The books found on library shelves began changing some time ago. The intellectual interests of most Americans began to diminish, and those Americans who do have intellectual interests, normally use the Internet for research. Consequently, most books about “serious” subjects began disappearing from library shelves, being replaced with “pop culture” books.
But, even before these changes, it was difficult to find a book that portrayed the South in an equitable manner, even in Southern libraries. Since the 1950s, it has been considered bad form to portray the South favorably. Also, there’s been a mass migration of Northerners into the South over the last few decades, and, consequently, Southern library selections reflect the tastes of relocated Northerners. As a result, Southerners seeking a more impartial account of past events in the South will probably have to purchase books for their own libraries.
Of course, there are numerous books about the South that can be acquired by earnest Southern readers, but one that I think should be on every Southern bookshelf is Lanterns on the Levee: Recollections of a Planter’s Son, by William Alexander Percy.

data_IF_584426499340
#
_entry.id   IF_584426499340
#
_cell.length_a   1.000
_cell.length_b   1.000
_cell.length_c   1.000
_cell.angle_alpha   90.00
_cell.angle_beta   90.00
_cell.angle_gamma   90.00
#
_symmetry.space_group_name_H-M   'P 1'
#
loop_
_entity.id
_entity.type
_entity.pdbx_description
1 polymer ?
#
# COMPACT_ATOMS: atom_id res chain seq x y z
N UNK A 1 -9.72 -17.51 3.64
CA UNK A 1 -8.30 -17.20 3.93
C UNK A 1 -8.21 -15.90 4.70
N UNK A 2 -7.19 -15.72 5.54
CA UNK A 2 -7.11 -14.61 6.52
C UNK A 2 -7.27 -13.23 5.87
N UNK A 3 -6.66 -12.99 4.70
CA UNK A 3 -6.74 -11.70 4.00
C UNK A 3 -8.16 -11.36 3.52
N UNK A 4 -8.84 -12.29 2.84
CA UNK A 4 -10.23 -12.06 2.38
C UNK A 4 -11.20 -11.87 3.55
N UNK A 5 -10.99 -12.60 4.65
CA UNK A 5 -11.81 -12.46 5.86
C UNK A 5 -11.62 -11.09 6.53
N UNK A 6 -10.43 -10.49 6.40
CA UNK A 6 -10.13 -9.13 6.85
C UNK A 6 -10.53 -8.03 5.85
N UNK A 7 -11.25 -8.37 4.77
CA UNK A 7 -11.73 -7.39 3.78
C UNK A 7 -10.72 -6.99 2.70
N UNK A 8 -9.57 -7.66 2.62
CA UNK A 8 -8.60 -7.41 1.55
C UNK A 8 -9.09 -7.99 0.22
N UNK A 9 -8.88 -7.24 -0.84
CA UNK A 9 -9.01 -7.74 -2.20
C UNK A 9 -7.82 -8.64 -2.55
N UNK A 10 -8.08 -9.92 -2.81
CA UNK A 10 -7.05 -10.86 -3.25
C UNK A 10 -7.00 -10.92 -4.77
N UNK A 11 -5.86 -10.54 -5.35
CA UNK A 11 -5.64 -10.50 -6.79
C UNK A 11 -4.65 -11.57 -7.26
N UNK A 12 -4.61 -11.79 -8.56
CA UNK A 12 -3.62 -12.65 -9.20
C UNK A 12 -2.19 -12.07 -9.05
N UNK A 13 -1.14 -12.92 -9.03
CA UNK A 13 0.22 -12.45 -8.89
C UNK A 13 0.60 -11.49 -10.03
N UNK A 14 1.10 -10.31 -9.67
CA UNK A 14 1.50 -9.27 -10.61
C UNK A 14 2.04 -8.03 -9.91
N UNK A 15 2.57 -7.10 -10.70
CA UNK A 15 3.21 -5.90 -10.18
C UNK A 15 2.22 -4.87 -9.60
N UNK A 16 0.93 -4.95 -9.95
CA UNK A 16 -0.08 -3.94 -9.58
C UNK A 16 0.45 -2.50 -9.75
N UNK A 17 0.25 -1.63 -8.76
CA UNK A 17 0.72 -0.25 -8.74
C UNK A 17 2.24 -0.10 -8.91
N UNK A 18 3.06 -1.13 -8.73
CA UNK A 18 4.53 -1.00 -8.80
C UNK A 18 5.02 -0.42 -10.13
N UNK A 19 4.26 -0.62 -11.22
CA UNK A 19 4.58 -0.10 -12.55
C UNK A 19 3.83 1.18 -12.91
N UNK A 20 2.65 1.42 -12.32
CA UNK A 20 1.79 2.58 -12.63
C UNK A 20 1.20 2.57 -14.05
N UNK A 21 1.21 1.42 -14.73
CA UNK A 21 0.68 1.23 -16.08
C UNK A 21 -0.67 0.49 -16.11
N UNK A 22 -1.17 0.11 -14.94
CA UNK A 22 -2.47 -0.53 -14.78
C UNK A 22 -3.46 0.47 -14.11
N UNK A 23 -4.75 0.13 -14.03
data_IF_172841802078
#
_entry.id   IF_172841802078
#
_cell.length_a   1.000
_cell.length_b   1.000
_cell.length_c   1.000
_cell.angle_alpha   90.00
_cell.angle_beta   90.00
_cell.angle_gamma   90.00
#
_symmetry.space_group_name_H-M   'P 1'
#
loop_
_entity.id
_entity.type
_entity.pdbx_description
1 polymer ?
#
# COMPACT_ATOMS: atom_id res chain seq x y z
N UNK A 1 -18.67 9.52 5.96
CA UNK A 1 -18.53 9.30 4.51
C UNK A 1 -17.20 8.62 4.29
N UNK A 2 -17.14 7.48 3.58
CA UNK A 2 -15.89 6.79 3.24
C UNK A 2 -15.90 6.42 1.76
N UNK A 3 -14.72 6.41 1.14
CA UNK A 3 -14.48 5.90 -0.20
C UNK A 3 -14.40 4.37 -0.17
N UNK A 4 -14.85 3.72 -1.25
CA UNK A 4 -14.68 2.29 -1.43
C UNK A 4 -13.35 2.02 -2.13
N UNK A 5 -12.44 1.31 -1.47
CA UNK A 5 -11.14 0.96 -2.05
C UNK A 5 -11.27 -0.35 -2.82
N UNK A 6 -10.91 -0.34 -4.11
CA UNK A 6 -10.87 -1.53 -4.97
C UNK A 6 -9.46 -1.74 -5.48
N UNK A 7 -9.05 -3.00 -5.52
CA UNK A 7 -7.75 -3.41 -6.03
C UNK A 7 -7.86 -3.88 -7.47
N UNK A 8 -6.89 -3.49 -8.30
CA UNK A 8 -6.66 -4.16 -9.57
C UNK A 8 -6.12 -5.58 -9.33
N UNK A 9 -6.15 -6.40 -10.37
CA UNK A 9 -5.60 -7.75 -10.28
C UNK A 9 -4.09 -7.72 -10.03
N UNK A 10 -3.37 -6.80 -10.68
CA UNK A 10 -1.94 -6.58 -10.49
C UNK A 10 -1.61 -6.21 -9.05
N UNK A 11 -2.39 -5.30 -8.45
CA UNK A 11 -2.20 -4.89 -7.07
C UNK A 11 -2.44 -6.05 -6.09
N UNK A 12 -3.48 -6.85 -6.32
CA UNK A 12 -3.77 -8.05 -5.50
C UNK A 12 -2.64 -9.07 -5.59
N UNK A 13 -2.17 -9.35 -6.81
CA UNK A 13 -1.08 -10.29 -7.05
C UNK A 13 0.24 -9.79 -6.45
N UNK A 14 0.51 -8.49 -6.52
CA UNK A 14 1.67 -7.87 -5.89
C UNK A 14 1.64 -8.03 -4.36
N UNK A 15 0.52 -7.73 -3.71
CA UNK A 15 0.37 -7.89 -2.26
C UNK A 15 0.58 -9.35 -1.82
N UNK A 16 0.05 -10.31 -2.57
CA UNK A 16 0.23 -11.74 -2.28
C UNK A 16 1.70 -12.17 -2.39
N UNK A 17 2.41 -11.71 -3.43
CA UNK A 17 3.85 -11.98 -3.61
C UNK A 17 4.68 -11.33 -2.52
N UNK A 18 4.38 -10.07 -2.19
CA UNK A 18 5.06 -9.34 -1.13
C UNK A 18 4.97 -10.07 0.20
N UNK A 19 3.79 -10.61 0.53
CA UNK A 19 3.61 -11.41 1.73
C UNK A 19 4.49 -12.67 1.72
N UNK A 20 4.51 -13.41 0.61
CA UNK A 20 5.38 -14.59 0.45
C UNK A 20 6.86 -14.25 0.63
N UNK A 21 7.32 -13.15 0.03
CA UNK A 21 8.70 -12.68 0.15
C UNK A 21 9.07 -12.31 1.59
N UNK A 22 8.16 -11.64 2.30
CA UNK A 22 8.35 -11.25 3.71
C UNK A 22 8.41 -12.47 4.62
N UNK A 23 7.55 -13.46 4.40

This book was published in 1941, long before the serious sanitizing of history began. Will Percy was born in 1885, to an aristocratic family of Southern planters in Greenville, Mississippi. He wrote about events from his very young years until the late 1930s. With his insight and special writing skills, Will Percy brought to life not only the Mississippi Delta of his time but the entire Southern region as well. Percy describes the people and events in the perspectives of the era, unhindered by today’s “sensitivities”, and he doesn’t fault Southern traditions or the perquisites of his inherited aristocratic ancestry.